It makes no sense to judge others or ourselves based on single actions, rather than the whole narrative of life. David Burns puts it this way:

Your life is a complex and ever-changing flow of thoughts, emotions, and actions. To put it another way, you are more like a river than a statue. Stop trying to define yourself with labels — they are overly simplistic and wrong. Would you think of yourself exclusively as a “breather” just because you breathe? This is nonsense, but such nonsense becomes painful when you label yourself out of a sense of your own inadequacies.”[4]

We are all far more than our mistakes and failures.

We are also our dreams and our aspirations to do better.

Principle #3: Find the Right RATIO.

The RATIO I’m talking about here is the cost-benefit ratio. What is the cost-benefit ratio of labeling ourselves or someone else?

Being yelled at is unpleasant, of course. And if it’s based on a misunderstanding, it’s also unfair.

It’s normal to react to unfair treatment with anger and frustration, but the question is, then what? What’s the best way to handle it?

It may feel good to vent my sad story, punctuated with nasty names like “JERK” and “MORON.”

Oh yeah, mentally gut punching that monster can feel really good.

But this is about the only benefit that labeling offers us. And it comes at the cost of escalating hostilities.

A more helpful approach is to focus on the behavior, not the person.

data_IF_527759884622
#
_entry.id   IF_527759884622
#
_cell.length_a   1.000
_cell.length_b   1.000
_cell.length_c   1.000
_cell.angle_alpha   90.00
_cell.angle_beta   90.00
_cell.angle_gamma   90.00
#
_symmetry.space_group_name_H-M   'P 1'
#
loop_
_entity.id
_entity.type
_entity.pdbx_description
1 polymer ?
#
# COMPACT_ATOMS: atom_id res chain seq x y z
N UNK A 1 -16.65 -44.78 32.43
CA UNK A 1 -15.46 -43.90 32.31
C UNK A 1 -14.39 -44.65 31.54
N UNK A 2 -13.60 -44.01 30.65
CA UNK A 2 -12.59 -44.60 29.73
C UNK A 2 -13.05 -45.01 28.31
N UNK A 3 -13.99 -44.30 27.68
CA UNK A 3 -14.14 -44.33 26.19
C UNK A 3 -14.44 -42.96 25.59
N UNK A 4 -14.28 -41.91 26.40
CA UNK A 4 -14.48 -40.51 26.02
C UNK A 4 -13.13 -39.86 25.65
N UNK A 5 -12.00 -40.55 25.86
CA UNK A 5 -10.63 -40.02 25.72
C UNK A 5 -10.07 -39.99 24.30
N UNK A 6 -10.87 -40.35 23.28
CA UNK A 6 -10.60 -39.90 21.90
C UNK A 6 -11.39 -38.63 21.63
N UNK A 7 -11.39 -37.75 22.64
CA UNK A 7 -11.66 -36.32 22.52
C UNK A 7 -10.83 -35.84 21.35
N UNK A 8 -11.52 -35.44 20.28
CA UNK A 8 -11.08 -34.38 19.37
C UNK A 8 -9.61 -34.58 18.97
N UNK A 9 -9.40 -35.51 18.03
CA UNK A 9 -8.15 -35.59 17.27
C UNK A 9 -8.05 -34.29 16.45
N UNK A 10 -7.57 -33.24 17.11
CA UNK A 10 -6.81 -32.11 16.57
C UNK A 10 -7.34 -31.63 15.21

Emily’s boss did a jerky thing. But while calling him a “JERK” may not go down very well, Emily could point out his unfair treatment in a respectful and assertive way.

Labeling a person makes one single behavior an inseparable part of one’s identity, but labeling the behavior makes it a separate and changeable part of one’s life.

Principle #4: Follow the Golden RULE.

The golden rule is a standard of behavior embedded in many philosophies and faiths. It means we treat others with kindness and respect — in other words, the way we might want to be treated ourselves.

This has a practical benefit: we all respond better to constructive criticism, given in an affirming spirit, than to demeaning criticism.

We have all heard the nursery rhyme, “Sticks and stones may break my bones, but words will never harm me.”

But in reality, words can shatter relationships and build walls of hostility and ill-will.

We are each responsible for the words we say against others and against ourselves.

So, we should watch them carefully.


[1] Burns, D. D. (2009). Feeling good: the new mood therapy. New York: Harper Publishing. 39.

[2] Burns, D. D. (2009). Feeling good: the new mood therapy. New York: Harper Publishing. 157.

[3] Leahy, R. L. (2017). Cognitive therapy techniques: A practitioner’s guide. Guilford Publications. 51–55.

[4] Burns, D. D. (2009). Feeling good: the new mood therapy. New York: Harper Publishing. 40.

Pam is a neuroscientist, author, speaker, and certified executive coach. Her research articles have been published in scientific journals including Neuroscience and Neurobiology of Learning and Behavior.

Originally published at




Pam is a neuroscientist, author, speaker & trainer, and certified executive coach. Find her at:

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Pamela Coburn-Litvak

Pamela Coburn-Litvak

Pam is a neuroscientist, author, speaker & trainer, and certified executive coach. Find her at: